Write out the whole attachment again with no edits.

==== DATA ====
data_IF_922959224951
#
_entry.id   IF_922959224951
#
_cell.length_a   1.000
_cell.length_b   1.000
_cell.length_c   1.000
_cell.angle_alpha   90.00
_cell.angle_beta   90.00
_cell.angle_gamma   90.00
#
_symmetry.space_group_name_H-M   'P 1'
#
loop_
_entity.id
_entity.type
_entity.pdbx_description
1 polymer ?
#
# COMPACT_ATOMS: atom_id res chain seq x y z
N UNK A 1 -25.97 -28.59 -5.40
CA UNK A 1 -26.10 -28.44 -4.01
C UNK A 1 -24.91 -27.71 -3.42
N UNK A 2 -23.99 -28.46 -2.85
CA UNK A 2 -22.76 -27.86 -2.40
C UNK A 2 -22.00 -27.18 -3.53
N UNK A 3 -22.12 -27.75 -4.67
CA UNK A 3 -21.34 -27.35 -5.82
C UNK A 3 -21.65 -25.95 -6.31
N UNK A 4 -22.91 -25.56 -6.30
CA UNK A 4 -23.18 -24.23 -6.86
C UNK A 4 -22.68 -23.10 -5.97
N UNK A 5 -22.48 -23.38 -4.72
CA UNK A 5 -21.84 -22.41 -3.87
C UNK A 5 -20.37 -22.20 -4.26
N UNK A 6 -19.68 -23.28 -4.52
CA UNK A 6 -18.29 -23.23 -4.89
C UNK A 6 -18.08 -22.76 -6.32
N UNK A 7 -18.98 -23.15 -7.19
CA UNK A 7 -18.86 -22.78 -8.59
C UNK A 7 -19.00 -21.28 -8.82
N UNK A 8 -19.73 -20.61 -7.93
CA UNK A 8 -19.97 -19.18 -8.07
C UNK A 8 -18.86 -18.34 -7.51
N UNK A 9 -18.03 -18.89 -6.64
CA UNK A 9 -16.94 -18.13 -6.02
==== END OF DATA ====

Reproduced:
data_IF_922959224951
#
_entry.id   IF_922959224951
#
_cell.length_a   1.000
_cell.length_b   1.000
_cell.length_c   1.000
_cell.angle_alpha   90.00
_cell.angle_beta   90.00
_cell.angle_gamma   90.00
#
_symmetry.space_group_name_H-M   'P 1'
#
loop_
_entity.id
_entity.type
_entity.pdbx_description
1 polymer ?
#
# COMPACT_ATOMS: atom_id res chain seq x y z
N UNK A 1 -25.97 -28.59 -5.40
CA UNK A 1 -26.10 -28.44 -4.01
C UNK A 1 -24.91 -27.71 -3.42
N UNK A 2 -23.99 -28.46 -2.85
CA UNK A 2 -22.76 -27.86 -2.40
C UNK A 2 -22.00 -27.18 -3.53
N UNK A 3 -22.12 -27.75 -4.67
CA UNK A 3 -21.34 -27.35 -5.82
C UNK A 3 -21.65 -25.95 -6.31
N UNK A 4 -22.91 -25.56 -6.30
CA UNK A 4 -23.18 -24.23 -6.86
C UNK A 4 -22.68 -23.10 -5.97
N UNK A 5 -22.48 -23.38 -4.72
CA UNK A 5 -21.84 -22.41 -3.87
C UNK A 5 -20.37 -22.20 -4.26
N UNK A 6 -19.68 -23.28 -4.52
CA UNK A 6 -18.29 -23.23 -4.89
C UNK A 6 -18.08 -22.76 -6.32
N UNK A 7 -18.98 -23.15 -7.19
CA UNK A 7 -18.86 -22.78 -8.59
C UNK A 7 -19.00 -21.28 -8.82
N UNK A 8 -19.73 -20.61 -7.93
CA UNK A 8 -19.97 -19.18 -8.07
C UNK A 8 -18.86 -18.34 -7.51
N UNK A 9 -18.03 -18.89 -6.64
CA UNK A 9 -16.94 -18.13 -6.02